June 22, 2011 by Leave a Comment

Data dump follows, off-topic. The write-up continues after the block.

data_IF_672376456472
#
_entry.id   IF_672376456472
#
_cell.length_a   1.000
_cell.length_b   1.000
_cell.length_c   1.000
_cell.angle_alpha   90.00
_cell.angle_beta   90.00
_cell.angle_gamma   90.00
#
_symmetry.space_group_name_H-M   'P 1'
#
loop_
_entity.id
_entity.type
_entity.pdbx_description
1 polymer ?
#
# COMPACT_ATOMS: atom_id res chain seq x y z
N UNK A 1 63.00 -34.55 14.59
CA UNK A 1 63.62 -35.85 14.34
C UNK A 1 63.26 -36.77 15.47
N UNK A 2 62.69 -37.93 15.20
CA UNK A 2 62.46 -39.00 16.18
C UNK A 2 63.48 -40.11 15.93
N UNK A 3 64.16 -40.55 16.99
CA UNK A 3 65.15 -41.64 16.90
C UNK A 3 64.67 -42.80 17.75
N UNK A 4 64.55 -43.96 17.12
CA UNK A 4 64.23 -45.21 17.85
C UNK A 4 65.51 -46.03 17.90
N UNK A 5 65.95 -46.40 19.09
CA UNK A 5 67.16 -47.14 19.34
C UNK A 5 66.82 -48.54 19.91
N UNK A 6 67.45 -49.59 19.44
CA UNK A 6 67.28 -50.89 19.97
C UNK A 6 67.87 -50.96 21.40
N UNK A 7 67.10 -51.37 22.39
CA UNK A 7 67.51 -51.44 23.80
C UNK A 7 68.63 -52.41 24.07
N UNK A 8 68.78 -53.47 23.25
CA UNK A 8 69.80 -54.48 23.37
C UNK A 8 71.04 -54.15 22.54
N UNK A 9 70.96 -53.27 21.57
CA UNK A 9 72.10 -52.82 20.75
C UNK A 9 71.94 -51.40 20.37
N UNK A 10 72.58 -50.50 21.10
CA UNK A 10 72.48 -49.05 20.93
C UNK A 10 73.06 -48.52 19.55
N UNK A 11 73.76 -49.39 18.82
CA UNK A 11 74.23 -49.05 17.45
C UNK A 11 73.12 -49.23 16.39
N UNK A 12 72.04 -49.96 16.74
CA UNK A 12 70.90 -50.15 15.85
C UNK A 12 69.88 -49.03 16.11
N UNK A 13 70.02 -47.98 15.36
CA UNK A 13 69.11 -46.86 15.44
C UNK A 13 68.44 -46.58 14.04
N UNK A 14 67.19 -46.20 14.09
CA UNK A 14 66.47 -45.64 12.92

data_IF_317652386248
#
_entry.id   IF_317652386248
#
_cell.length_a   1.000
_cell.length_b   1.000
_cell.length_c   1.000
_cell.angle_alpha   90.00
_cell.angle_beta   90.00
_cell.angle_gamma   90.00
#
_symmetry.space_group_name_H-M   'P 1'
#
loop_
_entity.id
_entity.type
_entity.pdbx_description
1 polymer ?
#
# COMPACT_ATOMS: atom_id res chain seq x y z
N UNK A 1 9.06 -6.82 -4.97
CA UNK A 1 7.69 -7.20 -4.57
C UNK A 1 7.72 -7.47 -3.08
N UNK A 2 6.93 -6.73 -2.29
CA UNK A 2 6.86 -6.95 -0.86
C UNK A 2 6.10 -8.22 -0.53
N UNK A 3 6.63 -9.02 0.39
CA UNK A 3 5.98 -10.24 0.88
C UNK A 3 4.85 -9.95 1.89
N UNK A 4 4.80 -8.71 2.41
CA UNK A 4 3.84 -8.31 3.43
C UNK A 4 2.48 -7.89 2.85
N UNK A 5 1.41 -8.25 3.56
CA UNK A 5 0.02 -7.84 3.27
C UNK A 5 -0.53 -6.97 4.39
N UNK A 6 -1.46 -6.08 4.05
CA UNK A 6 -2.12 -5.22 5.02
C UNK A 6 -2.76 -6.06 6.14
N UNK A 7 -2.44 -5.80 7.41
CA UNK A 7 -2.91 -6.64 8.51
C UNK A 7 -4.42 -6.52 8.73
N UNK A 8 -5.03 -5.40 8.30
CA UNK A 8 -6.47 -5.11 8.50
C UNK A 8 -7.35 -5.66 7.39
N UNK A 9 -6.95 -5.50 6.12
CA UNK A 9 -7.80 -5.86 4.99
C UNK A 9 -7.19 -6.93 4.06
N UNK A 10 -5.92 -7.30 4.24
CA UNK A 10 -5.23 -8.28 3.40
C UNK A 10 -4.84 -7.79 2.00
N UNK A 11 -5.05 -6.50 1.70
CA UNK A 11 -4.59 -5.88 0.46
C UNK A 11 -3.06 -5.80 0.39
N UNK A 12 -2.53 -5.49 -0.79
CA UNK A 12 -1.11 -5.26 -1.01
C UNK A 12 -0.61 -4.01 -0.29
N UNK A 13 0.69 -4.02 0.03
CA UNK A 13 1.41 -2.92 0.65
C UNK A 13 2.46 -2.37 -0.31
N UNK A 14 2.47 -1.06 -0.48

Nicole Kidman stars as Grace in the 2003 experimental film Dogville. Lars Von Trier the provocative director of films such as Breaking the Waves, Dancer in the Dark and Antichrist, delivers in Dogville, a complete departure from rules associated with film. In this film, there is one set. There are no buildings, very few props, and the “town” which we’re shown from overhead to begin the film consists of the length of a city block. IMDB describes the movie as such: The beautiful fugitive, Grace, arrives in the isolated township of Dogville on the run from a team of gangsters. With some encouragement from Tom, the self-appointed town spokesman, the little community agrees to hide her and in return, Grace agrees to work for them. However, when a search sets in, the people of Dogville demand a better deal in exchange for the risk of harboring poor Grace and she learns the hard way that in this town, goodness is relative. But Grace has a secret and it is a dangerous one. Dogville may regret it ever began to bare its teeth… Lars Von Trier is a film maker who I feel like I will never give a 3/5 rating on one of his films. He’s someone who pushes buttons and seeks a visceral reaction, whether it be positive or negative. This film, seems by the trailer to be the most wide reaching attempt. Instead it’s probably the most visually daring film I’ve seen in a while. While watching the trailer to this film I caught myself thinking, How have I not heard of this film? Big name actors, a director that garnered a lot of attention with the controversial film Antichrist, and praise from dozens of film critics. I put the film in eager to watch it and convinced it would be an experience that would further instill my affection for Von Trier’s films. Then the movie started. The opening shot is a bird’s eye view of this “town” and I noticed that there were no walls and this was literally a play with a limited budget. I was intrigued by the complete disregard for traditional film making and then began the 3 hour trudge through the film. For some, this might be a terrific time to examine character arcs, motivations, hopes and dreams, but Von Trier makes each and every one of the characters so unlikable that I had no interest in any of them. Grace is the centerpiece of the film but she came off as a woman with no self respect or self worth and I frankly was very bored of the film after about 45 minutes. Cut to 2 hours and 15 minutes later and the film finally ends in a way that’s again provocative and different, and at the time I was happy with the ending. However, the more I think of that ending the more I wonder what filming this story is really all about if that’s the way the story ends. It’s a film that I would actually mind revisiting at some point, but for me this time around, I really struggled through it and really had a tough time finding anything positive to say about it.